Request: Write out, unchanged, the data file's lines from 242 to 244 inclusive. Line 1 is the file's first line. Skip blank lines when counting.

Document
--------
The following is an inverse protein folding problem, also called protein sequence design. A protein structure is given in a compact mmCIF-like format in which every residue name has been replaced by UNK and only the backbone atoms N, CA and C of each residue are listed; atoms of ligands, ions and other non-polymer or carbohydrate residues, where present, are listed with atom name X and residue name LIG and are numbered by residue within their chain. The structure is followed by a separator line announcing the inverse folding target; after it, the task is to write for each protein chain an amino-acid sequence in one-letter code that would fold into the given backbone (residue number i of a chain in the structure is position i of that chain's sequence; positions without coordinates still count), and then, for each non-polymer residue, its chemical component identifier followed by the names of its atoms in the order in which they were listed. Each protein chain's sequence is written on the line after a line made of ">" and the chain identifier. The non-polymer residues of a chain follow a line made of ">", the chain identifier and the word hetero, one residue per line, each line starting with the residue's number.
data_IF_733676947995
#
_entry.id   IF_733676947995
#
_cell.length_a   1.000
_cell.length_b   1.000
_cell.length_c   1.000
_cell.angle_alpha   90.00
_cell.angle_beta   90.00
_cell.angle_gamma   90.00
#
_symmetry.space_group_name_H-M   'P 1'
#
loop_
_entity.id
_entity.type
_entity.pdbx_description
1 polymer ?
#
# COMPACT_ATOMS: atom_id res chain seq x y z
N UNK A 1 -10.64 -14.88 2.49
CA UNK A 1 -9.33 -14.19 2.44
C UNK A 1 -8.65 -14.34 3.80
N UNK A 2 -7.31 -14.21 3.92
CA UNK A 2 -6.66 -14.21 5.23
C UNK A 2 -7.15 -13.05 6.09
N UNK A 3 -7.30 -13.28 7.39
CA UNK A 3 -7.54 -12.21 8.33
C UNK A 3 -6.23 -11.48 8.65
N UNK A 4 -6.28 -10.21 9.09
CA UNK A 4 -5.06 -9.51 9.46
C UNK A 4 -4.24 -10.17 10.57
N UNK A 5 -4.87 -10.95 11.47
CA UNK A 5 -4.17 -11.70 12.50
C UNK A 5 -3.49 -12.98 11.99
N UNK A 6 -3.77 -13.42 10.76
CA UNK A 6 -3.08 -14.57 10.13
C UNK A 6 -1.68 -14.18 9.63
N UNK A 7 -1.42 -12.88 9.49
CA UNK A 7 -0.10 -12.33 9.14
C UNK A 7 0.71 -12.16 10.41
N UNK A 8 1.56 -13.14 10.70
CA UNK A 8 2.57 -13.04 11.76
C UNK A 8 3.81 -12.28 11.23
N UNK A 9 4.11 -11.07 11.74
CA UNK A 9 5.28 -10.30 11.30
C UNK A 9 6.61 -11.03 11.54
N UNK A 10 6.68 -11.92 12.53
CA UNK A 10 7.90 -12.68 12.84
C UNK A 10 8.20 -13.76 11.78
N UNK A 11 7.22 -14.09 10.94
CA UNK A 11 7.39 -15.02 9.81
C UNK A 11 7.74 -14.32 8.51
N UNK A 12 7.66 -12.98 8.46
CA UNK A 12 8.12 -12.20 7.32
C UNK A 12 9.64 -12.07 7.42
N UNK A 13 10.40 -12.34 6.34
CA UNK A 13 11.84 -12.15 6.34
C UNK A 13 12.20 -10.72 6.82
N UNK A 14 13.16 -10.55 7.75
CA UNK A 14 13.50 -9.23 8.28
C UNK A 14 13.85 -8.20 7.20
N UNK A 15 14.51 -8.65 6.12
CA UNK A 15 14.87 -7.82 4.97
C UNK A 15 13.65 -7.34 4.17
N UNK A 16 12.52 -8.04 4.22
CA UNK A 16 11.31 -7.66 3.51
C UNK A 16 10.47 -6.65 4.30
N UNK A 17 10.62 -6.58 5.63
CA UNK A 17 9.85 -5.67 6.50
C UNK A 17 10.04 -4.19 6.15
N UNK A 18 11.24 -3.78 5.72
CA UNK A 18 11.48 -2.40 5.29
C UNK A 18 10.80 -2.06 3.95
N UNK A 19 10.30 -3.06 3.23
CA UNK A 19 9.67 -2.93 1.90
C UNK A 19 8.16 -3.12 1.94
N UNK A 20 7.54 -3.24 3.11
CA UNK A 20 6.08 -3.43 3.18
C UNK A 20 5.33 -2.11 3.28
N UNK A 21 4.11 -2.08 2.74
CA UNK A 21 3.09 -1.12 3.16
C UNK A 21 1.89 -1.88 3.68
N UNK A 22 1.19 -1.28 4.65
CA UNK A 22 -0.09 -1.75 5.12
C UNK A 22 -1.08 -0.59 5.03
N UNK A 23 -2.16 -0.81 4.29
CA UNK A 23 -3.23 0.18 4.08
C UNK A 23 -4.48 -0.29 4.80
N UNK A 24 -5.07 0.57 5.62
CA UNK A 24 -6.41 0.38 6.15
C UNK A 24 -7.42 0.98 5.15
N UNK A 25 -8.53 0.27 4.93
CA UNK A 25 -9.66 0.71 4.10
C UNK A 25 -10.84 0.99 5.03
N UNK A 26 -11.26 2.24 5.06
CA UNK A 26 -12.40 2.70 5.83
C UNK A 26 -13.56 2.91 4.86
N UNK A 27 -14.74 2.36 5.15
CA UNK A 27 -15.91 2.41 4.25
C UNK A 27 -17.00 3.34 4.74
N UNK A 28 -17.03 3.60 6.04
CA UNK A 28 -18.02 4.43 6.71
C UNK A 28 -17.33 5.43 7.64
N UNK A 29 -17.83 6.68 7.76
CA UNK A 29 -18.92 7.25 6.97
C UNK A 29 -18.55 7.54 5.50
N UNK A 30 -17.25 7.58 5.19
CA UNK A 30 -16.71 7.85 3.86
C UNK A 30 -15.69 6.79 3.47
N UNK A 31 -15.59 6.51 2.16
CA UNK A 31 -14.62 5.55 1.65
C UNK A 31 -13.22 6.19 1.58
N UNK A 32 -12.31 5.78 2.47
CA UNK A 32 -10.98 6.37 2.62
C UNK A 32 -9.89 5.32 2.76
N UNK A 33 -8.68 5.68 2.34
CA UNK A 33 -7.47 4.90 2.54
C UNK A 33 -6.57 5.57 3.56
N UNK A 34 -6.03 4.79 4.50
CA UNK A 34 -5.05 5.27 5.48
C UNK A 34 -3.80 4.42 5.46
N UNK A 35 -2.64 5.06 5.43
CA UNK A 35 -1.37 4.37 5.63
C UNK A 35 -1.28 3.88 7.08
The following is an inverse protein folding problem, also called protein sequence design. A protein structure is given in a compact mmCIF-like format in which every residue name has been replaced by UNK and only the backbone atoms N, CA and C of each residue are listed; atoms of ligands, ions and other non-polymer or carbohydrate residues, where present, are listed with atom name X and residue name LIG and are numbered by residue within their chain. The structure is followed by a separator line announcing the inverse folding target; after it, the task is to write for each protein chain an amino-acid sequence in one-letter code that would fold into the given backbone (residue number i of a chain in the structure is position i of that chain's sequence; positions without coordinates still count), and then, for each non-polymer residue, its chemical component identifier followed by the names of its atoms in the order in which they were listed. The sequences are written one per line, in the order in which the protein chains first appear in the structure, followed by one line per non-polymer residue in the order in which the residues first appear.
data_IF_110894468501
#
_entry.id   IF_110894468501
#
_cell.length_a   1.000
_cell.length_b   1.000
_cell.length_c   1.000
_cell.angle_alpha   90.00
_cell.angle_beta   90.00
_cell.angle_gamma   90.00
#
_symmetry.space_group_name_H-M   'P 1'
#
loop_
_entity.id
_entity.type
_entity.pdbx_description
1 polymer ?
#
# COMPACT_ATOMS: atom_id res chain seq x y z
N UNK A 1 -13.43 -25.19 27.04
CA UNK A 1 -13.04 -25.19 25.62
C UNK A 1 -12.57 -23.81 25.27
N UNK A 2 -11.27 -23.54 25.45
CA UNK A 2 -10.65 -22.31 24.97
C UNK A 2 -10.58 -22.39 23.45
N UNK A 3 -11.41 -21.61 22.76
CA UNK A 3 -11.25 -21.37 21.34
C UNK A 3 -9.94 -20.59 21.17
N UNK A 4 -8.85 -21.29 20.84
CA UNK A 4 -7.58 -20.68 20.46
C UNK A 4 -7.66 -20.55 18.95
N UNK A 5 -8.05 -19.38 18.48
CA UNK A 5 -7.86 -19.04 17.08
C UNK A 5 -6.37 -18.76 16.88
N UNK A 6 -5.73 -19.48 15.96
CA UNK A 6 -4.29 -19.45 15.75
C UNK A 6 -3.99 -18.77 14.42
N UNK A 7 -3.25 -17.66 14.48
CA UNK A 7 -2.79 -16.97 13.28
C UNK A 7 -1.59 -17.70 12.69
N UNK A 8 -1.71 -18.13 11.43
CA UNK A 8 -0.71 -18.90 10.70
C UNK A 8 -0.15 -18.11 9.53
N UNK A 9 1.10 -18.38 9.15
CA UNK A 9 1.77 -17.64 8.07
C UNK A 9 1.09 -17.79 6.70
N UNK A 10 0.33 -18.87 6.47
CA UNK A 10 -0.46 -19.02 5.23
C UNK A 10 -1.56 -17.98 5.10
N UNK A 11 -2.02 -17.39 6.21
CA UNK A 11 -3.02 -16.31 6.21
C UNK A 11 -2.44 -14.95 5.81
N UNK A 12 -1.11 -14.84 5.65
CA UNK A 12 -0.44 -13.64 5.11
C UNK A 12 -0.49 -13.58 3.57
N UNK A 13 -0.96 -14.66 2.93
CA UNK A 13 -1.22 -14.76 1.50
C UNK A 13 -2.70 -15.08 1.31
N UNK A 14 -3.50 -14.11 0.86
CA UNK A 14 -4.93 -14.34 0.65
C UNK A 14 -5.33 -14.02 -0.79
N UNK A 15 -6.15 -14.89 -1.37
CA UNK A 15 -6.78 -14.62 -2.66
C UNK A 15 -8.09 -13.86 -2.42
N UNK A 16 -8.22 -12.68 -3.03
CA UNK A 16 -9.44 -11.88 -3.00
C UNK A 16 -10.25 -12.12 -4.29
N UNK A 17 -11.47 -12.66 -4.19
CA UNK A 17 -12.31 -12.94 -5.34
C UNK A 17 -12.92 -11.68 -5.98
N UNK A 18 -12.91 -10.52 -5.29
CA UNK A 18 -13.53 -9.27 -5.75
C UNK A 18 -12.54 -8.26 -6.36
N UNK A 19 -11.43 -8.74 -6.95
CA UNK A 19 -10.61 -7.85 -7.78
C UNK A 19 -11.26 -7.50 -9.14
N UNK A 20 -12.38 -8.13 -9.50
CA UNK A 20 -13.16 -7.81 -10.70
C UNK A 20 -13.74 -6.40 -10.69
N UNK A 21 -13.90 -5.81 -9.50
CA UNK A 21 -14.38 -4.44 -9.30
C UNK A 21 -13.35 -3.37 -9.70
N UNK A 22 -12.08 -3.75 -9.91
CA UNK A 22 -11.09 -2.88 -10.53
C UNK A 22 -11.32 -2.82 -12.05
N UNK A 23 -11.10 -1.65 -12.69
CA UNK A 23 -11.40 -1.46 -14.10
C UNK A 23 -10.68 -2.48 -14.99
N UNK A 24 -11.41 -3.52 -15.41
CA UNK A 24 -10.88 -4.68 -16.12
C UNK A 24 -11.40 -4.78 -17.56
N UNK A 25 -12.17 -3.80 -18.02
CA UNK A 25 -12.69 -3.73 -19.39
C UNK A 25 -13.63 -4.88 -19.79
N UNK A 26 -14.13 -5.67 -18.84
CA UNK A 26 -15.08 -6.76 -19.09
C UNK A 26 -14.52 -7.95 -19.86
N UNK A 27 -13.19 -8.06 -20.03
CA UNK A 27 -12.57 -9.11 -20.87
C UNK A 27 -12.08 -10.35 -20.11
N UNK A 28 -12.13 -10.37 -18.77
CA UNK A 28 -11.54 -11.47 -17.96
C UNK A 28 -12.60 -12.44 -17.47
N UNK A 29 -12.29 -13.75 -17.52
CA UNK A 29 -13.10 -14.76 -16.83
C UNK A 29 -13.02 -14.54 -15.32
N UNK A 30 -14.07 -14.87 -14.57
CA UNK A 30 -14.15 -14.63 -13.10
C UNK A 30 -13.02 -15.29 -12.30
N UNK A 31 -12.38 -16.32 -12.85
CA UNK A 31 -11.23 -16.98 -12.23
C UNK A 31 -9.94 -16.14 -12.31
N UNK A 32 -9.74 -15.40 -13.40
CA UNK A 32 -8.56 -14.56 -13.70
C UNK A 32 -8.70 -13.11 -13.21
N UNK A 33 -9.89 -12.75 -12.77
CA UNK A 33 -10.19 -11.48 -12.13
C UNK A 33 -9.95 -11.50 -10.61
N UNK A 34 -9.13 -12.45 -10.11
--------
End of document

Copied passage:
CA UNK A 32 -8.56 -14.56 -13.70
C UNK A 32 -8.70 -13.11 -13.21
N UNK A 33 -9.89 -12.75 -12.77